Steve Forbes: PH needs tax reform to sustain economic stability

Chrisee Dela Paz
The media mogul behind Forbes Media says the growth in the Philippines will be sustainable should it continue to make reforms

REFORM IS NEEDED. Although growth in the Philippines is slow, it is remarkable compared to the rest of the world, Forbes Media Chairman and Editor-in-Chief Steve Forbes says. All photos by Alecs Ongcal / Rappler

MANILA, Philippines – With several economies tumbling, the Philippines will continue to remain stable and strong should it reform its tax system and improve its infrastructure, said the chairman and editor-in-chief of Forbes Media. (READ: LIVE BLOG: Forbes Global CEO Conference 2015)

“Stability is good. [The] Philippine peso is not taking a hit like the other currencies. But to sustain it, you need tax reform and improved infrastructure,” Forbes Media Chairman and EIC Steve Forbes said Monday, October 12, in an interview with Rappler’s CEO and Executive Editor Maria Ressa on the sidelines of the Forbes Global CEO Conference 2015.

Although the economic growth in the Philippines is slow, Forbes said it is still “pretty good compared to most countries.”

Thanks to the expected surge in overseas Filipino workers (OFW) remittances, better infrastructure spending, and the coming elections, the Philippine economy is expected to grow faster than the first half’s 5.3%. (READ: Philippines’ Q2 GDP growth rises to 5.6%)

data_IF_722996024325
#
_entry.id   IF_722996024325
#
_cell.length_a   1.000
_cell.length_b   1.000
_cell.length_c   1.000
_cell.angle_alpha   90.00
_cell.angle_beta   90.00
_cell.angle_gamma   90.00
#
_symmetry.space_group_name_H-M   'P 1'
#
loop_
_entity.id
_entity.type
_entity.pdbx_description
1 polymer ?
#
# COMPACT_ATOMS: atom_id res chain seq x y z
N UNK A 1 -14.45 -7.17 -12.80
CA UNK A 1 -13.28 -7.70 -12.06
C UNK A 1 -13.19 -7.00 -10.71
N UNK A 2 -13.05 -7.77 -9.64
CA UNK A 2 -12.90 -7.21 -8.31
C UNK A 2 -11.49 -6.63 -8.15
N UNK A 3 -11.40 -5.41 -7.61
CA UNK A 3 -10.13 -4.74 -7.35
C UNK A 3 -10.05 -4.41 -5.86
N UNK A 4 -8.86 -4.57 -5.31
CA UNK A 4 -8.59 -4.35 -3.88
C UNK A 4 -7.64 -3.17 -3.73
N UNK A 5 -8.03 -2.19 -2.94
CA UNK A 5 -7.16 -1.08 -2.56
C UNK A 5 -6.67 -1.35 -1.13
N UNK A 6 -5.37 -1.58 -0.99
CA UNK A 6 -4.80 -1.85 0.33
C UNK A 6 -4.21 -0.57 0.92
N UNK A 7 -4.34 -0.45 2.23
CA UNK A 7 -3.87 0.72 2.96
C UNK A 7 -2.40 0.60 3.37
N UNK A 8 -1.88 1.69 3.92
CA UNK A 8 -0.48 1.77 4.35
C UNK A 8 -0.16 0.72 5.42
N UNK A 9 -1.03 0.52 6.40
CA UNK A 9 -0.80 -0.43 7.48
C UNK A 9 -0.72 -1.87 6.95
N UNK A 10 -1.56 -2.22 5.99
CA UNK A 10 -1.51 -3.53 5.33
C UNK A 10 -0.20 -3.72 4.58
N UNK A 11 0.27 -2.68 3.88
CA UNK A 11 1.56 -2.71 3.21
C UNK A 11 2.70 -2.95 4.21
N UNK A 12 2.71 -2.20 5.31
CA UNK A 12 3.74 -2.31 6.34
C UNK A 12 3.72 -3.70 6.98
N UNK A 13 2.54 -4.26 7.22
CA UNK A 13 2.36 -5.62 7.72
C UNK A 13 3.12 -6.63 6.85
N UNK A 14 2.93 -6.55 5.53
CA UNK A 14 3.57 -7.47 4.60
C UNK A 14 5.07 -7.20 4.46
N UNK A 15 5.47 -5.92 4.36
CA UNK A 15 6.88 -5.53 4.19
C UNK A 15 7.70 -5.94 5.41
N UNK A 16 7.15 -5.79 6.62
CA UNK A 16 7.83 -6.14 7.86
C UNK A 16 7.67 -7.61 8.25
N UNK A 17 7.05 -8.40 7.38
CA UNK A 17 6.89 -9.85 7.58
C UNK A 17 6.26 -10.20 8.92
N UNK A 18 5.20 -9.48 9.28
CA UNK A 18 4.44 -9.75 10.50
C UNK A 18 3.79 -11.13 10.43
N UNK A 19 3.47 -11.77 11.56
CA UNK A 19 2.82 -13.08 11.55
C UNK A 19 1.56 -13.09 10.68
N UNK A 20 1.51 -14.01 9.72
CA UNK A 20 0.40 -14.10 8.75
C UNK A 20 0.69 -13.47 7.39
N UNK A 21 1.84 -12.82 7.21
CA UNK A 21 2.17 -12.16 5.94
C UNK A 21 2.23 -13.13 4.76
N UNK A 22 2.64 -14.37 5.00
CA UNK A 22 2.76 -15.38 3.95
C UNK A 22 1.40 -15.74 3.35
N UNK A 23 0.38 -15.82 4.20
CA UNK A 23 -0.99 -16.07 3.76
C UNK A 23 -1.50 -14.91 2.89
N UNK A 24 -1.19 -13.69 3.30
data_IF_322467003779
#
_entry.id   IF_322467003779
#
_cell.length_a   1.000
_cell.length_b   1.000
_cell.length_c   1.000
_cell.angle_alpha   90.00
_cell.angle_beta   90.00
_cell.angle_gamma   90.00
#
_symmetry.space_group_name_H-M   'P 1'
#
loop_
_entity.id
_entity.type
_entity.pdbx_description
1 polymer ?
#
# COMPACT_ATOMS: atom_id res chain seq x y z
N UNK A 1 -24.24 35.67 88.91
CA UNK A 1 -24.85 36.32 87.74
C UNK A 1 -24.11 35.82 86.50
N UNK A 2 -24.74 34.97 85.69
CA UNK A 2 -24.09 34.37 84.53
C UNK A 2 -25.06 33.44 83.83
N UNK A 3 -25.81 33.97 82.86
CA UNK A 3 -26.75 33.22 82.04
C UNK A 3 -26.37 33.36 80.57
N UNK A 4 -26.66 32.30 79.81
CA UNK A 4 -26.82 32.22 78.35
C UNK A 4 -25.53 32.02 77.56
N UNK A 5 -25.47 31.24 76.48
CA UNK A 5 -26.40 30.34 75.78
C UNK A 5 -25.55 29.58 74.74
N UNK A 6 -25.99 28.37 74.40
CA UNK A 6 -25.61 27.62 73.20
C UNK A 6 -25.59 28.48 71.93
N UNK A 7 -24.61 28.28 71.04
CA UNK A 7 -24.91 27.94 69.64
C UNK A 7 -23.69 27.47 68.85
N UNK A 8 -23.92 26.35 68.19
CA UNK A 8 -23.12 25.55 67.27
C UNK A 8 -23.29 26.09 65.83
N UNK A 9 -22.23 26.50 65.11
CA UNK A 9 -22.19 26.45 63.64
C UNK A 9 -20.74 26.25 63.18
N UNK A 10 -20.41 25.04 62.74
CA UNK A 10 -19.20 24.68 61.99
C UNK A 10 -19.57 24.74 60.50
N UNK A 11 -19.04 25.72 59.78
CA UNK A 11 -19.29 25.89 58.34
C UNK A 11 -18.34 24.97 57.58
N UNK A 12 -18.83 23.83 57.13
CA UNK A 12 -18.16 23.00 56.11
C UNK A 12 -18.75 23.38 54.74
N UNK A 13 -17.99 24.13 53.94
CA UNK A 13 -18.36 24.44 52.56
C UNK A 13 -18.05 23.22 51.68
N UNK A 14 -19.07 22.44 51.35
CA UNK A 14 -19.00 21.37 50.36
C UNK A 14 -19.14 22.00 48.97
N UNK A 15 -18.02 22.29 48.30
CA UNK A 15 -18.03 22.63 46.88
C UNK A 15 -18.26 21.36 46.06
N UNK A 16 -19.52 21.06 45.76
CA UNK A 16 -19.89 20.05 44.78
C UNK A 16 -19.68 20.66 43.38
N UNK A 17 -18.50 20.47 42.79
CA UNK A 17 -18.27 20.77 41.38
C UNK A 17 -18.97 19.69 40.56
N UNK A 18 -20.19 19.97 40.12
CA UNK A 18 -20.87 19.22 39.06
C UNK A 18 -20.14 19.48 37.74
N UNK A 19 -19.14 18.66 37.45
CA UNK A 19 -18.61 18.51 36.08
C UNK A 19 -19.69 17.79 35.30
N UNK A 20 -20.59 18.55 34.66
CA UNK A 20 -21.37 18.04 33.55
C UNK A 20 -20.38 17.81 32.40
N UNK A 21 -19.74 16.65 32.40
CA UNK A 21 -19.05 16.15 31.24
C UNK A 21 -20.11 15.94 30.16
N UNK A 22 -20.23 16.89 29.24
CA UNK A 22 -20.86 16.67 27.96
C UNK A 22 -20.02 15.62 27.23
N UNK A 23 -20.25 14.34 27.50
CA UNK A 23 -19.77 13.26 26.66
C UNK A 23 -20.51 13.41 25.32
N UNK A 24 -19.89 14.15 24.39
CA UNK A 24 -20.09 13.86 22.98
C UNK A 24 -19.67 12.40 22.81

IMITATE HONG KONG. "You need tax reform. Look at Hong Kong. One of the things I hope that happen in this country is to imitate the tax system in Hong Kong," Steve Forbes says in an interview with Rappler's CEO and Executive Editor Maria Ressa.

‘Look at Hong Kong’

But in the long run, Forbes said the Philippines will only be able to sustain this growth rate should it reform its tax system and invest heavily in infrastructure.

“You need tax reform. Look at Hong Kong. One of the things I hope that happen in this country is to imitate the tax system in Hong Kong,” Forbes said.

According to www.gov.hk, tax is imposed on the territorial source principle. This means whether the taxpayer resides in Hong Kong or not, all incomes generated in the region are taxable. Incomes made outside Hong Kong, however, are not taxable.

“The secret here is not raising tax rates, but by simplifying it. This encourages more entrepreneurs to do business,” the head of Forbes Media said.

The 19-year-old personal and corporate income tax systems of the Philippines are the “most uninviting and out of date” among the Association of the Southeast Asian Nations (ASEAN) economies, several economists said. (READ: Why PH has 2nd highest income tax in ASEAN)

The Philippines currently has the second highest personal and highest corporate income tax systems among its ASEAN-6 peers. (READ: Lower income taxes? Aquino ‘not convinced’ it’s a good idea)

“Tax reforms are difficult everywhere because it’s a source of power. But if the Philippines can do it, you can have a lively economy,” Forbes said.

Despite a sluggish global growth, local economists said the Philippine economy is expected to remain strong because of rising OFW remittances, strong business process outsourcing industry, and tourism.

“The Philippines has been lagging for years, and now it seems to be on the loop. The growth will be sustainable should it continue to make reforms,” Forbes said. – Rappler.com